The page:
The culvert project on the Sugarbush Access Road is behind schedule, according to Warren Department of Public Works director Barry Simpson, who updated town officials on the status of the work this week.

Simpson spoke to the board at a September 28 meeting.

The section of the Sugarbush Access Road was closed to traffic on August 4 so the town could complete the replacement and repair of the town culverts; the project was scheduled to be completed by August 18, by G.W. Tatro.


Simpson told select board members, "The focus has shifted entirely to the section of pipeline from the top of the steep hill above the fire pond," where workers have starting laying pipe.

Currently, Simpson said, there is no fire protection since the water in the pipe has been drained. G.W. Tatro said they plan to hook up the water for the weekend starting October 1 and unhook it again to continue work into next week.

According to Simpson, the state requires that ground disturbance be completed by October 1.


Given the timeframe, Simpson said, it is likely that all of the paving will have to be completed in one week, from October 11 to 15, including the culvert paving.

Select board member Anson Montgomery called Simpson the "boots on the ground" and asked why the project was now a month past its completion deadline.

"The momentum shifted significantly when they moved down the hill; they're anxious to get out of the road," Simpson said.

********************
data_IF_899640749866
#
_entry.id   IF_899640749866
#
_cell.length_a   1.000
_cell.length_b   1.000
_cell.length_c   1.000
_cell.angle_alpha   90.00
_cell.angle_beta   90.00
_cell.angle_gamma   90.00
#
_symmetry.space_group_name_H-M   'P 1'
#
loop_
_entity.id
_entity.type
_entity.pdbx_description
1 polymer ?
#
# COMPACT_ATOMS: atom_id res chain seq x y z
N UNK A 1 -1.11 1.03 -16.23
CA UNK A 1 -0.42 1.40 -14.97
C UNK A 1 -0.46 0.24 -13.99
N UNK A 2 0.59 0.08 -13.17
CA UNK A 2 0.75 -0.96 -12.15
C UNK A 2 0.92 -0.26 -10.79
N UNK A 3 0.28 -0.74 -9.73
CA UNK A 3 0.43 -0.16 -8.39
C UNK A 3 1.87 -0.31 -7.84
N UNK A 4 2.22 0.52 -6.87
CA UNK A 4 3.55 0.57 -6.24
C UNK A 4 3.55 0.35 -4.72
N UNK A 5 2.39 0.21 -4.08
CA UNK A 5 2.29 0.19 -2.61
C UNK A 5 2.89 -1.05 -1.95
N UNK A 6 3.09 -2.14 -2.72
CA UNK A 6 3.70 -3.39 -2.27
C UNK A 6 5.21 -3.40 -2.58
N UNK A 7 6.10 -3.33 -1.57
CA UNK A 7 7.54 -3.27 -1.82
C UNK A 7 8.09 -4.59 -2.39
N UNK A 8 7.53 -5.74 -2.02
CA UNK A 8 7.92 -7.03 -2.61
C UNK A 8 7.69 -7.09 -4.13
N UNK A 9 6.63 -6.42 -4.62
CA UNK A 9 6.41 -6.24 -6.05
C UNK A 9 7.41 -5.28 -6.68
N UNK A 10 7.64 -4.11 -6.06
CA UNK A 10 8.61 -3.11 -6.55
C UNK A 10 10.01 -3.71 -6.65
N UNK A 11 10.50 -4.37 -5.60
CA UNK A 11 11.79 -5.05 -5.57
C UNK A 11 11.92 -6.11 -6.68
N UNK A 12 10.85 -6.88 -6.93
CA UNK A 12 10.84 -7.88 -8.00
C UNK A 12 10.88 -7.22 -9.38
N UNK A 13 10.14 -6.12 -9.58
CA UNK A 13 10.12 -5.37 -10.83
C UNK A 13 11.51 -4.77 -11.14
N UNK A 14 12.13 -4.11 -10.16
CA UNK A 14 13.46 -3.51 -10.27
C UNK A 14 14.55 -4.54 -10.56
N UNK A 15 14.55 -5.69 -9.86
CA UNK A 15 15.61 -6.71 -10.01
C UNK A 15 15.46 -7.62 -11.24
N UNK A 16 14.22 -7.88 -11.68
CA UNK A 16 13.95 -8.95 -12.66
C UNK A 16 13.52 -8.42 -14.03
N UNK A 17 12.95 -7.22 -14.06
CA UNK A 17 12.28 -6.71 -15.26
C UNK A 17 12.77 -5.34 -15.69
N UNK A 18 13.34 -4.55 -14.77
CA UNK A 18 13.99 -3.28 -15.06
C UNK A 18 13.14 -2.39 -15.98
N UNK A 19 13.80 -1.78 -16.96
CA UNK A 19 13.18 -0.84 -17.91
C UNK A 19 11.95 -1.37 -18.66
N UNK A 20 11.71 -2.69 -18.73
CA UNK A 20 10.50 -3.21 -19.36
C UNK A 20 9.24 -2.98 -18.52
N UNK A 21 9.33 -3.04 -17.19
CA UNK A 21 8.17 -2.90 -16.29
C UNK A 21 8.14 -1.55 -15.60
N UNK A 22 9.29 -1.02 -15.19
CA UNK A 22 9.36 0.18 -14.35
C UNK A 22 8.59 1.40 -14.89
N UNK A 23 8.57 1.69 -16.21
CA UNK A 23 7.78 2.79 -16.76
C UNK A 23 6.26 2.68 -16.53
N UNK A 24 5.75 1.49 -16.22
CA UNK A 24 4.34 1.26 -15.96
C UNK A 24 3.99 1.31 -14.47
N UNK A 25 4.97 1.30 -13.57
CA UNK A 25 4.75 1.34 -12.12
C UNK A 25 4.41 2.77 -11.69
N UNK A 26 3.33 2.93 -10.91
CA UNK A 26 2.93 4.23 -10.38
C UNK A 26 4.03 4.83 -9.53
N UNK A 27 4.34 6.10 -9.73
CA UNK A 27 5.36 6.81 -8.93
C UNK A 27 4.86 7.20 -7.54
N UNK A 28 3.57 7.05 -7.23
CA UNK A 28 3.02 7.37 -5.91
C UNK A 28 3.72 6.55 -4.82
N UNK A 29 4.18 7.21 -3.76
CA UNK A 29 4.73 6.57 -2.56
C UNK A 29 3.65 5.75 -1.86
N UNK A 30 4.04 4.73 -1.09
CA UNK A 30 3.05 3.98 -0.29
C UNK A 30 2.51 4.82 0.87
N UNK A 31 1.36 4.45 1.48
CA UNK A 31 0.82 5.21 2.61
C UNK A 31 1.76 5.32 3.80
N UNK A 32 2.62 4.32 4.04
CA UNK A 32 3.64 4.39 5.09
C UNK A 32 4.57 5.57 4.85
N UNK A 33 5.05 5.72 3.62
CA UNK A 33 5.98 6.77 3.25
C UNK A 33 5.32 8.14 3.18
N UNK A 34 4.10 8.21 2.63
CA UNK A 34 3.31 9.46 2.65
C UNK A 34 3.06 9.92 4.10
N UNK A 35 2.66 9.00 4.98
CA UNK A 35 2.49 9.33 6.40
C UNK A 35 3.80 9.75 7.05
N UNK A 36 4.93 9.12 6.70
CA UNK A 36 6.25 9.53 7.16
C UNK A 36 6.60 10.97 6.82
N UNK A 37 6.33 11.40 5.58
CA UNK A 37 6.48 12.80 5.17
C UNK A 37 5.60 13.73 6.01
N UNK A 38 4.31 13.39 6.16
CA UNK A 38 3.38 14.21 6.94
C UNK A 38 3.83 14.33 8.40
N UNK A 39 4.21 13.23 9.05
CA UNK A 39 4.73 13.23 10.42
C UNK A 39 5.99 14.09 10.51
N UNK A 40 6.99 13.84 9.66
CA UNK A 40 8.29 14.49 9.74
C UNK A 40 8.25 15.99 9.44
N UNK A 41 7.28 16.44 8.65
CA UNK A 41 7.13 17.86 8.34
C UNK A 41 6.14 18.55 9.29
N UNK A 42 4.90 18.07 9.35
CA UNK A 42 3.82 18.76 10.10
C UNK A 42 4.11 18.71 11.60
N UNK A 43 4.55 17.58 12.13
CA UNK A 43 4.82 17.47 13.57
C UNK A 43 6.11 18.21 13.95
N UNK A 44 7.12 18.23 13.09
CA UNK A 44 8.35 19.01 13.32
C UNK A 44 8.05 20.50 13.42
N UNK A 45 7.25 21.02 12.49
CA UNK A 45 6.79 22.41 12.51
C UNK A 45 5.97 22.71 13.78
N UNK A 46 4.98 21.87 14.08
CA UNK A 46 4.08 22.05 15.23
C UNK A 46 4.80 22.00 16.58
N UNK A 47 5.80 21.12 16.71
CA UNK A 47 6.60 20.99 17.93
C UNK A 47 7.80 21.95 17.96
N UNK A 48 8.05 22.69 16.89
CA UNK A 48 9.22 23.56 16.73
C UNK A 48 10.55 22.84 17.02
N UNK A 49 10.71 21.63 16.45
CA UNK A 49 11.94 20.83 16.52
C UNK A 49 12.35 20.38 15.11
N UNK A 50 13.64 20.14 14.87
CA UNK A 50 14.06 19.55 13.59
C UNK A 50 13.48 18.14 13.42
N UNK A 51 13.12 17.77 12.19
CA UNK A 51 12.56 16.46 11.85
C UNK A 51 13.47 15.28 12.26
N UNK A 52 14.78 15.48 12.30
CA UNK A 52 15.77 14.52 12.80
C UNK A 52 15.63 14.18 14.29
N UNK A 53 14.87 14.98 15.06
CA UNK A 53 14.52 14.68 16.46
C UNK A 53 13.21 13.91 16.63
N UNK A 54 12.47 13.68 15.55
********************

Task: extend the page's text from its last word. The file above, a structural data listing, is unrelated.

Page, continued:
In addition, Simpson said, "People keep disappearing; the machinery is getting sent away. The crew is smaller and the machinery is less capable."


Montgomery expressed his concerns about people driving over "all different kinds of pavement."

"It seems the contractor is not really taking it as seriously," he said.

Select board member Bob Ackland said that the Sugarbush pipeline that is currently being replaced after it burst last December will need to be pressurized by November 1.


There are still two culverts and several headwalls that need to be installed, Simpson said, and he said he thinks they should consider walking up the road to look at the culverts with Road Foreman Ray Weston.

Select board chair Andy Cunningham said that potential settling and other concerns will be dealt with in the spring and, if needed, the appropriate parties will be addressed.

The project will cost approximately $63,000.